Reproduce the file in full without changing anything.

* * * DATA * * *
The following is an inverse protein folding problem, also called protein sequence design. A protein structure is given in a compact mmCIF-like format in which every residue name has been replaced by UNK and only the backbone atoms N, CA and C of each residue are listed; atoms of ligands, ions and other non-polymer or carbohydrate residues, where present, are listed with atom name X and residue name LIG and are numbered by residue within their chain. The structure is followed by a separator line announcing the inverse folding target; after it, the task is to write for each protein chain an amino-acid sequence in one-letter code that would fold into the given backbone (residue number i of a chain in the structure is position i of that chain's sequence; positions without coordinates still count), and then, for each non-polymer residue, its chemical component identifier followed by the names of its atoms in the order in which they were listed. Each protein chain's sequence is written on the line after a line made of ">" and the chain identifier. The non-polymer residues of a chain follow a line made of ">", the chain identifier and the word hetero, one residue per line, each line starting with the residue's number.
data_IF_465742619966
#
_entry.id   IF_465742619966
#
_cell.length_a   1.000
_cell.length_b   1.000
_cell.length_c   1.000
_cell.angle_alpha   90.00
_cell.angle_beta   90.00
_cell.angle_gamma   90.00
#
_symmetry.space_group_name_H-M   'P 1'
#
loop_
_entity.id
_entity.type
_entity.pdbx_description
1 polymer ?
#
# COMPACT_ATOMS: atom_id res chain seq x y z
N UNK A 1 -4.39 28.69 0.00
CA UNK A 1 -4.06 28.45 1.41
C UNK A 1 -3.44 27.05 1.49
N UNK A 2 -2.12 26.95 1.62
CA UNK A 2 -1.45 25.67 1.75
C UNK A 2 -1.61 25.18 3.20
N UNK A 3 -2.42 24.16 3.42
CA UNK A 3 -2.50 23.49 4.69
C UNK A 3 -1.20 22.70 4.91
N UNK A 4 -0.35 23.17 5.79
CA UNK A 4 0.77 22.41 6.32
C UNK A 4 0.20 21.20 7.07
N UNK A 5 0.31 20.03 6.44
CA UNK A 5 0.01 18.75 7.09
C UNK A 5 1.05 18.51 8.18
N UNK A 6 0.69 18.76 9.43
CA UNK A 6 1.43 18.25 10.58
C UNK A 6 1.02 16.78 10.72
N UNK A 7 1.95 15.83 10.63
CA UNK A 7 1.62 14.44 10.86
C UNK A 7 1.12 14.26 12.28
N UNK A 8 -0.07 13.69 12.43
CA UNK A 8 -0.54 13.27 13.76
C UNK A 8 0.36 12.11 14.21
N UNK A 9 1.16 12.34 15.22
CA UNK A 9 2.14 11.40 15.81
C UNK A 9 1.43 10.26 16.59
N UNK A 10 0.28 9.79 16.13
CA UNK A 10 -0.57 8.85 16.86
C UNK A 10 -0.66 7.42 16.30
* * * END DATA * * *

The following is an inverse protein folding problem, also called protein sequence design. A protein structure is given in a compact mmCIF-like format in which every residue name has been replaced by UNK and only the backbone atoms N, CA and C of each residue are listed; atoms of ligands, ions and other non-polymer or carbohydrate residues, where present, are listed with atom name X and residue name LIG and are numbered by residue within their chain. The structure is followed by a separator line announcing the inverse folding target; after it, the task is to write for each protein chain an amino-acid sequence in one-letter code that would fold into the given backbone (residue number i of a chain in the structure is position i of that chain's sequence; positions without coordinates still count), and then, for each non-polymer residue, its chemical component identifier followed by the names of its atoms in the order in which they were listed. Each protein chain's sequence is written on the line after a line made of ">" and the chain identifier. The non-polymer residues of a chain follow a line made of ">", the chain identifier and the word hetero, one residue per line, each line starting with the residue's number.
data_IF_465742619966
#
_entry.id   IF_465742619966
#
_cell.length_a   1.000
_cell.length_b   1.000
_cell.length_c   1.000
_cell.angle_alpha   90.00
_cell.angle_beta   90.00
_cell.angle_gamma   90.00
#
_symmetry.space_group_name_H-M   'P 1'
#
loop_
_entity.id
_entity.type
_entity.pdbx_description
1 polymer ?
#
# COMPACT_ATOMS: atom_id res chain seq x y z
N UNK A 1 -4.39 28.69 0.00
CA UNK A 1 -4.06 28.45 1.41
C UNK A 1 -3.44 27.05 1.49
N UNK A 2 -2.12 26.95 1.62
CA UNK A 2 -1.45 25.67 1.75
C UNK A 2 -1.61 25.18 3.20
N UNK A 3 -2.42 24.16 3.42
CA UNK A 3 -2.50 23.49 4.69
C UNK A 3 -1.20 22.70 4.91
N UNK A 4 -0.35 23.17 5.79
CA UNK A 4 0.77 22.41 6.32
C UNK A 4 0.20 21.20 7.07
N UNK A 5 0.31 20.03 6.44
CA UNK A 5 0.01 18.75 7.09
C UNK A 5 1.05 18.51 8.18
N UNK A 6 0.69 18.76 9.43
CA UNK A 6 1.43 18.25 10.58
C UNK A 6 1.02 16.78 10.72
N UNK A 7 1.95 15.83 10.63
CA UNK A 7 1.62 14.44 10.86
C UNK A 7 1.12 14.26 12.28
N UNK A 8 -0.07 13.69 12.43
CA UNK A 8 -0.54 13.27 13.76
C UNK A 8 0.36 12.11 14.21
N UNK A 9 1.16 12.34 15.22
CA UNK A 9 2.14 11.40 15.81
C UNK A 9 1.43 10.26 16.59
N UNK A 10 0.28 9.79 16.13
CA UNK A 10 -0.57 8.85 16.86
C UNK A 10 -0.66 7.42 16.30